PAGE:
Wonder Wardrobe and Project 333 One Year Later

Last January, I tried my hand at Project 333. This involves picking 33 items from your wardrobe and wearing just those items for 3 months. You also pack away the things you’re not wearing, so they’re not part of what you see when you look at your clothes. Honestly, I was terrified, but decided to do it for science, for you, dear reader. I wanted to have personal experience with it before attempting to engage with the idea for other clients. The first thing I noticed night one right after I put everything away and just had my 33 items in my closet?

The sleep. I got the deepest, most peaceful sleep.

Then the pandemic started.

I wrote about how weird it was to attempt a wardrobe experiment during lockdown, but decided to stick with it. That meant the first of April, July, October, and January, I’ve hauled everything out of my closet and drawers, taken a hard look at all of it, picked 33 items to wear for three months, and packed the rest away. So in the background of the virtual meetings, the cancellations, I’ve also been evaluating my entire wardrobe.

I was optimistic last April. The 33 items I picked out still had outfits for having meetings with people in person. I did continue to use coveralls for what in person work I still had, which simplified a lot of things for me and made it easy to strip down in the laundry room. Come July, the scale of things started to sink in. I kept some tops that usually got mileage during in person meetings, but they looked better in person and awful on Zoom, and conveyed a different vibe than what my client work was starting to become. By October, my work moved primarily online and my clothes were primarily about comfort.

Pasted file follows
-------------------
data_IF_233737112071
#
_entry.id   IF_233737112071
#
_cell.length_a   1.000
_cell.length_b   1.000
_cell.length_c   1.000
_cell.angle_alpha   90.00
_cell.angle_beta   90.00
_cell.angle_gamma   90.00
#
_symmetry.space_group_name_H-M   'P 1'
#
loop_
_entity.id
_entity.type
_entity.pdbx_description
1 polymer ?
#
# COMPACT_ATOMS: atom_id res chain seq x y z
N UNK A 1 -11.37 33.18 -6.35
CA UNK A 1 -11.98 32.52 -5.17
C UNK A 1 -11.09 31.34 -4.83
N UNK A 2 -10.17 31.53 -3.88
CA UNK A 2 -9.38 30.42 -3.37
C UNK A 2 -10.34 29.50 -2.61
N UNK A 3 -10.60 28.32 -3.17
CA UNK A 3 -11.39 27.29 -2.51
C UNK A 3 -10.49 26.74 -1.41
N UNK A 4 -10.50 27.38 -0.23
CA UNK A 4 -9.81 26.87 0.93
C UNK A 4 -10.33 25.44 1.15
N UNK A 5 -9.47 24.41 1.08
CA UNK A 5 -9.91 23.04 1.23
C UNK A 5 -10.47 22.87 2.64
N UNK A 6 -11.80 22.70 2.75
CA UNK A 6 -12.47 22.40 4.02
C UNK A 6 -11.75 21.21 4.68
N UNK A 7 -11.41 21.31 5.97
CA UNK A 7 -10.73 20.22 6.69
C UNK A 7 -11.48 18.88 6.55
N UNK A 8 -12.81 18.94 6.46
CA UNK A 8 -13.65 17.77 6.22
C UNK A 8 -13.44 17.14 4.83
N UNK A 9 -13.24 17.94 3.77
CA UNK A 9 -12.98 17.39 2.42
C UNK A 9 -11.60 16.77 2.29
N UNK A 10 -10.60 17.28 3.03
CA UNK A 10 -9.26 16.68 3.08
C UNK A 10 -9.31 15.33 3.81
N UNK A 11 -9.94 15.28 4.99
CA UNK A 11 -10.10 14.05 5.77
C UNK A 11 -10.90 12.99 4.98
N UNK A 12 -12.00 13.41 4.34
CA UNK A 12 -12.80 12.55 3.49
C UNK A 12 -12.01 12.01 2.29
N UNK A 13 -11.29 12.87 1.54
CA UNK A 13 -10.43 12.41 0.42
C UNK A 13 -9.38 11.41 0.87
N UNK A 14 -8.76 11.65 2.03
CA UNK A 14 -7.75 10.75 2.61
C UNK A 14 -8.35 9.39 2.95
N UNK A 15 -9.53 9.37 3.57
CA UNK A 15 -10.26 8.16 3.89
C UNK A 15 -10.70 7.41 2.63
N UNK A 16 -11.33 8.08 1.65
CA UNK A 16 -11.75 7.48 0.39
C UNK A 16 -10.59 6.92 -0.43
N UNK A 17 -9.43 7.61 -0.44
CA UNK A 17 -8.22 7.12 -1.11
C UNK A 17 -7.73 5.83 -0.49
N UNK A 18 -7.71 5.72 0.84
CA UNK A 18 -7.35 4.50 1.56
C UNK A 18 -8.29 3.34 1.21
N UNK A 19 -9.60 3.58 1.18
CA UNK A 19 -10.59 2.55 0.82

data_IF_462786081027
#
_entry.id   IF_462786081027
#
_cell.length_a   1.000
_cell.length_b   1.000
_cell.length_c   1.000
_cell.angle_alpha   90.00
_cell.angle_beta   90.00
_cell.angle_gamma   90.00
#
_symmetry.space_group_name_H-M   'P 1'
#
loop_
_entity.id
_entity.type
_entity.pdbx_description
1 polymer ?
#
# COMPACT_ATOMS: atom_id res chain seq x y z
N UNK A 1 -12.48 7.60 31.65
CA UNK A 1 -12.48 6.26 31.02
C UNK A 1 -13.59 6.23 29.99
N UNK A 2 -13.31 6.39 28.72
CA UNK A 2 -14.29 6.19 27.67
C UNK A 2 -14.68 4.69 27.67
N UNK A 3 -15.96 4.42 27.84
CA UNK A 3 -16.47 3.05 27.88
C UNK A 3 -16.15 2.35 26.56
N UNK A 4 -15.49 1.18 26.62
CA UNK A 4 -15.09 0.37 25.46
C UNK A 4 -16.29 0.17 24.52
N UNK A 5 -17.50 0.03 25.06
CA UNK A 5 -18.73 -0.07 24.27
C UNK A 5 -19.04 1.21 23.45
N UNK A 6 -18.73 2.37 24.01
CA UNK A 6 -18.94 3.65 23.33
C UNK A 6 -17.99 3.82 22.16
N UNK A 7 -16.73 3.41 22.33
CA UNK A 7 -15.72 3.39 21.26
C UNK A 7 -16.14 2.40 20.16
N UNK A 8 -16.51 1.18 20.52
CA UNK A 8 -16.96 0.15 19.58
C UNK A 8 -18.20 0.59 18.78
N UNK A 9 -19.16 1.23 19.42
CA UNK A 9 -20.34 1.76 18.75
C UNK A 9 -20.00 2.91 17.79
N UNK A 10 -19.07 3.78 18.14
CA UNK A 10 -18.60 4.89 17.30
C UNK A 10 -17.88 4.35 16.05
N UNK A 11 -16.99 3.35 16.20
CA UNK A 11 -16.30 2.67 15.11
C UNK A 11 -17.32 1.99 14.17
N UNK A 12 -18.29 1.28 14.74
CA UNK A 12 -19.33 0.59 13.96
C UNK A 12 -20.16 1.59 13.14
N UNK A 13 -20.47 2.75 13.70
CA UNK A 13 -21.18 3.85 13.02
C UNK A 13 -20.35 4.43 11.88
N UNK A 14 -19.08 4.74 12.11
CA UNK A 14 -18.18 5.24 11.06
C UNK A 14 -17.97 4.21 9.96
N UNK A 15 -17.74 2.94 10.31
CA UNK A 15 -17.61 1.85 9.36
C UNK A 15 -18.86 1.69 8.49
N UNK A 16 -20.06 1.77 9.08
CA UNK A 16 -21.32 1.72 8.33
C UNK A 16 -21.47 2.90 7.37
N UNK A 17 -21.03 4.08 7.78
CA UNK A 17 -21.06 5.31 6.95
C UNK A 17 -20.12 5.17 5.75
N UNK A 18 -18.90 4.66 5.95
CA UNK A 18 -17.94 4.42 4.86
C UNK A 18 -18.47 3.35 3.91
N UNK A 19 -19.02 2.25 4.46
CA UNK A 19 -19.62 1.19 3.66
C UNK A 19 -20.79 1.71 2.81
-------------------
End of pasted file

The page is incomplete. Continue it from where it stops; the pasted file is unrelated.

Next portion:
Every quarter, looking through both what I wore and what I didn’t, it was amazing seeing how easy it was to work within the 33 items. If there’s ever a time to look through your closet and reevaluate what you wear, quarantine is a damn good one. But even with the reduced need for “professional” clothes (whatever that means), taking the time to dig into how I like to look and how to accomplish it concisely has given me much more confidence. It’s also brought my fast fashion habit to a screeching halt.

By January, I’ve whittled down the core collection of items I pick my 33 items from. I fully expect that selection to get cut more as time and more cycles pass. There are some items that I’m straight up wearing out, some will get mended or reinvented, others will be let go. And I’m being much more selective and stringent with my shopping. Because of quitting fast fashion, I’m looking harder at the things I do decide to buy. I’m looking for natural fabrics, and/or local designers and producers. The expectation is for long term use and wear. Not all at once, some things get put away for a season or two, which means being able to get excited to bring them back into rotation. But purchases carry more weight, and wind up being more expensive as a result, which gives additional weight. My consumption habits have changed from this.

In the previous post I mention Courtney Carver (for inspiring me to take the plunge and make those cuts) and Daria Andronescu (for helping me understand how to get the most out of a handful of items), and I still point to them as invaluable resources for figuring out how to distill a wardrobe into something essential that still reflects who you are. But now I’d add Aja Barber (for her sharp insight into the industrial part of fashion and sustainability) and Christine Platt (for her drive around personal authenticity in downsizing) to that mix as well. I’d also add Cora Harrington for her matter of fact breakdown of the labor and material (and the true cost of said labor and material) that goes into making things that go on your body.

If you asked me a year ago about this whole wardrobe experiment, I’d think it was driven by individual downsizing. Now? I’d say it’s less about getting rid of things and more about getting clear on what you’re comfortable in and focusing on that. I’d also add that it shines a light on a point I made a few months back, that the decision to not add anything to a landfill doesn’t come at the point of discard, it comes at the point of consumption, of purchase.

Now, I’d say try it. It’s easier than it looks, will teach you immensely about your own desires and tastes, frees up space in your closet, and frees up space in your head.

As I said before, stay safe, stay curious, stay brave, and stay fabulous.